One of the fields to the left before Gypsy lane is divided up into numerous narrow strips, known locally as 'lawnsheds'. These are strip lynchets, the remnants of a Saxon field system (see the Portland South Walk).
- On Weston Road turn left, carrying on past the phone box to where Weston Street leaves on the left. Take the footpath on the right, immediately opposite Weston Street, and follow it around a field, turning right at the T-junction and then left in front of the houses to walk to the western stretch of the South West Coast Path.
- Turn right on the Coast Path, passing through the remains of Bowers and Tout Quarries and travelling along the top of the high cliffs at West Weare.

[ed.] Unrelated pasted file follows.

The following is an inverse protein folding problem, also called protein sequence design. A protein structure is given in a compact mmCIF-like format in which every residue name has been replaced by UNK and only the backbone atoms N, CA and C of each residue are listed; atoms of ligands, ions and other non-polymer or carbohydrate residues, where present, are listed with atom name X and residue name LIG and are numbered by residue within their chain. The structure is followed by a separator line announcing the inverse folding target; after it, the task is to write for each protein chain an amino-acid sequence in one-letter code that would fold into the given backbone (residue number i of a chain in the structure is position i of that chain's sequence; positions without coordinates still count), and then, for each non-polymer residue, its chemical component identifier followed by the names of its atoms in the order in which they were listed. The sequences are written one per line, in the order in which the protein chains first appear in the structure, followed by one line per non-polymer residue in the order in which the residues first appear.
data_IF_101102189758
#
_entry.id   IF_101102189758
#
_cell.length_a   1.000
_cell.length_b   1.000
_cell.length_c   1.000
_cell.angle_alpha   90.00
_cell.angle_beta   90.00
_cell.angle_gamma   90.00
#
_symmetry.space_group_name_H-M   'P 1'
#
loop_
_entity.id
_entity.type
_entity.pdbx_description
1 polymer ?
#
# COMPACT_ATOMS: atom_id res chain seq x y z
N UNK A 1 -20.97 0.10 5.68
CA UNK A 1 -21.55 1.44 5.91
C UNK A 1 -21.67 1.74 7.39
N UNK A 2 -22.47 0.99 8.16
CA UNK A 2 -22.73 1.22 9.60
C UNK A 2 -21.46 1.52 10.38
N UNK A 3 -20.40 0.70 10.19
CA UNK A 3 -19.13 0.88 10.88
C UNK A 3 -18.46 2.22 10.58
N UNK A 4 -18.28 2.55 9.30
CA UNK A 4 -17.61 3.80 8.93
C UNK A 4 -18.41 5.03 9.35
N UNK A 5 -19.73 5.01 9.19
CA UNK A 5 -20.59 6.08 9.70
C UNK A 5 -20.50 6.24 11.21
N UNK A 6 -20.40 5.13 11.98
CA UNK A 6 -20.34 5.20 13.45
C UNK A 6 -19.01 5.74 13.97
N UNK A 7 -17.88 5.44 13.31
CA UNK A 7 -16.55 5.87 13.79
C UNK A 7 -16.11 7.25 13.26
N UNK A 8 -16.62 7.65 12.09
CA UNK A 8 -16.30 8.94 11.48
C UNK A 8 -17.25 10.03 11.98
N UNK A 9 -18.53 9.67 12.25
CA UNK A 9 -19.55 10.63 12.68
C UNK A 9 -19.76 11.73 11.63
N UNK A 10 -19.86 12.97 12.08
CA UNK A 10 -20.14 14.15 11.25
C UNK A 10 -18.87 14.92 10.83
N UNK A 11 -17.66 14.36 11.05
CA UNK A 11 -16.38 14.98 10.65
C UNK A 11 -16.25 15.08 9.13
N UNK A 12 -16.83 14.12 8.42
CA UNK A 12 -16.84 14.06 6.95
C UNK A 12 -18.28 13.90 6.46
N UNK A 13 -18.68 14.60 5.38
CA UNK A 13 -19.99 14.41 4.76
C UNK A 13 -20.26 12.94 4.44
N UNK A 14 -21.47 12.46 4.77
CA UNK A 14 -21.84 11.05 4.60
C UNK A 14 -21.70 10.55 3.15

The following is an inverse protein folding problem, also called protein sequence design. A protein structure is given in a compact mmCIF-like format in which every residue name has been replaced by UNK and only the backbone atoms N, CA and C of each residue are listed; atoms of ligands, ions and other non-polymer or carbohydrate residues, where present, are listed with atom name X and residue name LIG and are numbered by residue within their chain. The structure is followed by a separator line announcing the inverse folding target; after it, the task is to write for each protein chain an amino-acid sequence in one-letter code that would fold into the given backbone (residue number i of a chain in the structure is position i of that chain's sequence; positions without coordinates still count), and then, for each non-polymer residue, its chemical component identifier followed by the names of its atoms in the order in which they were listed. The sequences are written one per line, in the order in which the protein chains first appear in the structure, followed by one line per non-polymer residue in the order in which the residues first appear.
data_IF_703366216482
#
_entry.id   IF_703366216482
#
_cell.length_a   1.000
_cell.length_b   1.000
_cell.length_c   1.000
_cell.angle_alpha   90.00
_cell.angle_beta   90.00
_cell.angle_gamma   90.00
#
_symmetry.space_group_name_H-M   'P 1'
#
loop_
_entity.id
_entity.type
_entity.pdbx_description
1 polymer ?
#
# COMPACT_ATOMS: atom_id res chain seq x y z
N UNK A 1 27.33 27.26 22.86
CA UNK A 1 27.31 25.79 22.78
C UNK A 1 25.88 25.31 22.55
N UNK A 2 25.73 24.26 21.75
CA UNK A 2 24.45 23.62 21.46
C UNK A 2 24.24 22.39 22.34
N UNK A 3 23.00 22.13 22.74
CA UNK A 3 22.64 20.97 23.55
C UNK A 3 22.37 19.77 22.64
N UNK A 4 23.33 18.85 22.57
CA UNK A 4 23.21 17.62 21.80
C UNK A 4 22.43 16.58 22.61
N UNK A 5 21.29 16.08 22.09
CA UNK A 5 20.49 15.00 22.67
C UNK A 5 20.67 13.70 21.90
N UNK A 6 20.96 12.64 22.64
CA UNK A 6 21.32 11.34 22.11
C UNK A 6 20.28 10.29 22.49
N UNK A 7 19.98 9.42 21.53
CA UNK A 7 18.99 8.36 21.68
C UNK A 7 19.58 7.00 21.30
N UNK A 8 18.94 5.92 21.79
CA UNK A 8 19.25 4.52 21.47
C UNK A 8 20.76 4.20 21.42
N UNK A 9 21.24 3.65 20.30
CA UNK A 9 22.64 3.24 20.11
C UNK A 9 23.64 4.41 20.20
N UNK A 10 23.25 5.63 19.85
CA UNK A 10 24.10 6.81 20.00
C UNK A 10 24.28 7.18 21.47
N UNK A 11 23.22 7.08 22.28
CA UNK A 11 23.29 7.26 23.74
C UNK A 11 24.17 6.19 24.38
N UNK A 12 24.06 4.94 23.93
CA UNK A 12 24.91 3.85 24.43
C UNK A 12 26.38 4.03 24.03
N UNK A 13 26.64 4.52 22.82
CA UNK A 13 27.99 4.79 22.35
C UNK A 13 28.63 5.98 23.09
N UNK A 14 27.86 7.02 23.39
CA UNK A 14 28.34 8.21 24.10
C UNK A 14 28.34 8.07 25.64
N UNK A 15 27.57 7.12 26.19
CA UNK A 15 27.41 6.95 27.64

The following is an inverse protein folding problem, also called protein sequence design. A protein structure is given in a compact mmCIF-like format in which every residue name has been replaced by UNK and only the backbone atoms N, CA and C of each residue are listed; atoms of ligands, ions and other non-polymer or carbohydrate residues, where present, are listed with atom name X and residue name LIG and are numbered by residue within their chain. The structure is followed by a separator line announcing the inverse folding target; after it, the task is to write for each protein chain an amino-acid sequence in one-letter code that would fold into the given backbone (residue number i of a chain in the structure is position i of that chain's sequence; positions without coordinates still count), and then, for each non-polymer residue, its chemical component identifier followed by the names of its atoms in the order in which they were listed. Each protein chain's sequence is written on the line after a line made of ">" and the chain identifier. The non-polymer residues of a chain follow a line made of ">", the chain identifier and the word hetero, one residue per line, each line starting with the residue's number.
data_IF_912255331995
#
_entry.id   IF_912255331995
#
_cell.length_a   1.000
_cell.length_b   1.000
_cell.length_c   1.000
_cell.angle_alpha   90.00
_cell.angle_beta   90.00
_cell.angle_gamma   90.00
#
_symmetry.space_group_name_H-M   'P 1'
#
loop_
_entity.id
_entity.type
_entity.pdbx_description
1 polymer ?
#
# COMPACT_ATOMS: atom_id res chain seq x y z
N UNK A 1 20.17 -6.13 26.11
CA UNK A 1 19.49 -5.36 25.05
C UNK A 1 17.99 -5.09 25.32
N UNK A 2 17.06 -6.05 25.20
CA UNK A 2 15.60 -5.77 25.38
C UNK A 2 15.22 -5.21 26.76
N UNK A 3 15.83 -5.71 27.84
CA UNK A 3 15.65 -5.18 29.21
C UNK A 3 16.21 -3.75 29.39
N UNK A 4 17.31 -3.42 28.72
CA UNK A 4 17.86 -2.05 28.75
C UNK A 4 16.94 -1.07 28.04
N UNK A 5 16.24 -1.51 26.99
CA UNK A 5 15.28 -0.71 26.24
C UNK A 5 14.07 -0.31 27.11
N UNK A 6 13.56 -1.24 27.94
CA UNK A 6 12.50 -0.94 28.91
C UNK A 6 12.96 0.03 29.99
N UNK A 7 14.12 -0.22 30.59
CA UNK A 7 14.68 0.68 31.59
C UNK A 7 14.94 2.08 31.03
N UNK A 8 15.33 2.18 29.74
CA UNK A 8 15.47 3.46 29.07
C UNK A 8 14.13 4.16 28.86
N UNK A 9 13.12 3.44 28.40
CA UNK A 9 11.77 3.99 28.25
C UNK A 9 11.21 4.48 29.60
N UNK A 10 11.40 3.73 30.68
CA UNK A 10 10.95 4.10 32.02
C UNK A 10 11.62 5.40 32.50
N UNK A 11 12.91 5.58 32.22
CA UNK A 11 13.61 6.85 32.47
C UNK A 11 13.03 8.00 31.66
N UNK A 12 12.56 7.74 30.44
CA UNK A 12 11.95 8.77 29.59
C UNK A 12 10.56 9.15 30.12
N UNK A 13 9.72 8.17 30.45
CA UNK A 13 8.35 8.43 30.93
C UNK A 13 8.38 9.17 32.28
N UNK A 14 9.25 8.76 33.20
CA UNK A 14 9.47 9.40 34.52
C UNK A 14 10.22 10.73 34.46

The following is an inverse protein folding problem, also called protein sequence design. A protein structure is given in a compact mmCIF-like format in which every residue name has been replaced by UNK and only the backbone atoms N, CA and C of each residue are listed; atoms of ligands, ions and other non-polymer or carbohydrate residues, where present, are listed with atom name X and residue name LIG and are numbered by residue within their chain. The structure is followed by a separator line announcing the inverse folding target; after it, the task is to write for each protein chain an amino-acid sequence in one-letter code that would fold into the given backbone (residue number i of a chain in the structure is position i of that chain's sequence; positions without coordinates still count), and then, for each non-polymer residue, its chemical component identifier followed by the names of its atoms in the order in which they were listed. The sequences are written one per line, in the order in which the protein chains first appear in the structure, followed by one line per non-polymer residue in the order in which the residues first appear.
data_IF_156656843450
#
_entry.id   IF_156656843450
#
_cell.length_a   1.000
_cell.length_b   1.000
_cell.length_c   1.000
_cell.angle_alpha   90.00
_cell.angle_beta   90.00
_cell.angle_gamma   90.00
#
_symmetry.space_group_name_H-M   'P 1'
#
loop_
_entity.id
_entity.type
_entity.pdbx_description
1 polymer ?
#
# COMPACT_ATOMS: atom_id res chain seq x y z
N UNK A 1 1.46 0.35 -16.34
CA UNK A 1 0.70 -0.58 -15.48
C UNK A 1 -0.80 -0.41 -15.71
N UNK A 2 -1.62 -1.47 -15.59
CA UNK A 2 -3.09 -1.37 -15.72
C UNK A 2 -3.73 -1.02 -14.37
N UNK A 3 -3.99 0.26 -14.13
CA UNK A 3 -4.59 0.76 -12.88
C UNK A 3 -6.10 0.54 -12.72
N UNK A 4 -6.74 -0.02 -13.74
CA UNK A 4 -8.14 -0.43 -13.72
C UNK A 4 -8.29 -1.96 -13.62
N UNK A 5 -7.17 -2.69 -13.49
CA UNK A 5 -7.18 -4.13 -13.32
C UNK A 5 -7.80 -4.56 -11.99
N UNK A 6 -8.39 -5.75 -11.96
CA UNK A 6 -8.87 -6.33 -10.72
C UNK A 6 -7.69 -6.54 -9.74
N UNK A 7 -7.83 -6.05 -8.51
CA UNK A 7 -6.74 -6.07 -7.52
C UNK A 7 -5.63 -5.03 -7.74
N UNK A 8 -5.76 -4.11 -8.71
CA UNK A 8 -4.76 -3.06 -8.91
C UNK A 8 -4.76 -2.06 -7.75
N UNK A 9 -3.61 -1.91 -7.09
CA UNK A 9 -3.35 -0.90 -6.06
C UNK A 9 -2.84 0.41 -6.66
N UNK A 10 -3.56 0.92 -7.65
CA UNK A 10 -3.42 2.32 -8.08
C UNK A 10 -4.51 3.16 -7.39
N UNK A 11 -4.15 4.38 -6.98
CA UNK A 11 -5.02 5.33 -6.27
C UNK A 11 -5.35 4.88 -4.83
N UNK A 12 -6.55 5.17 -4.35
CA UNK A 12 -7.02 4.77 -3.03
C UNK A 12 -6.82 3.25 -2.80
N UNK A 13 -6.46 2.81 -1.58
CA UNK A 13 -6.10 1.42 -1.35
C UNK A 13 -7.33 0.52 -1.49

One of 80 working quarries on Portland, Tout Quarry was worked by hand from 1750 onwards, mainly by gangs from the families who owned the lawnsheds. Today it has been turned into a sculpture park (see the Portland Castle Walk).
- As you approach Chiswell, the Coast Path forks. The left-hand fork, dropping steeply downhill, heads towards the causeway and Weymouth. Fork right instead and walk to the road, turning left briefly here to carry on along the Coast Path as it climbs steeply above the road on the right. At the top turn right and then left to walk along Yeates Road and the New Ground to the car park at the beginning of the walk.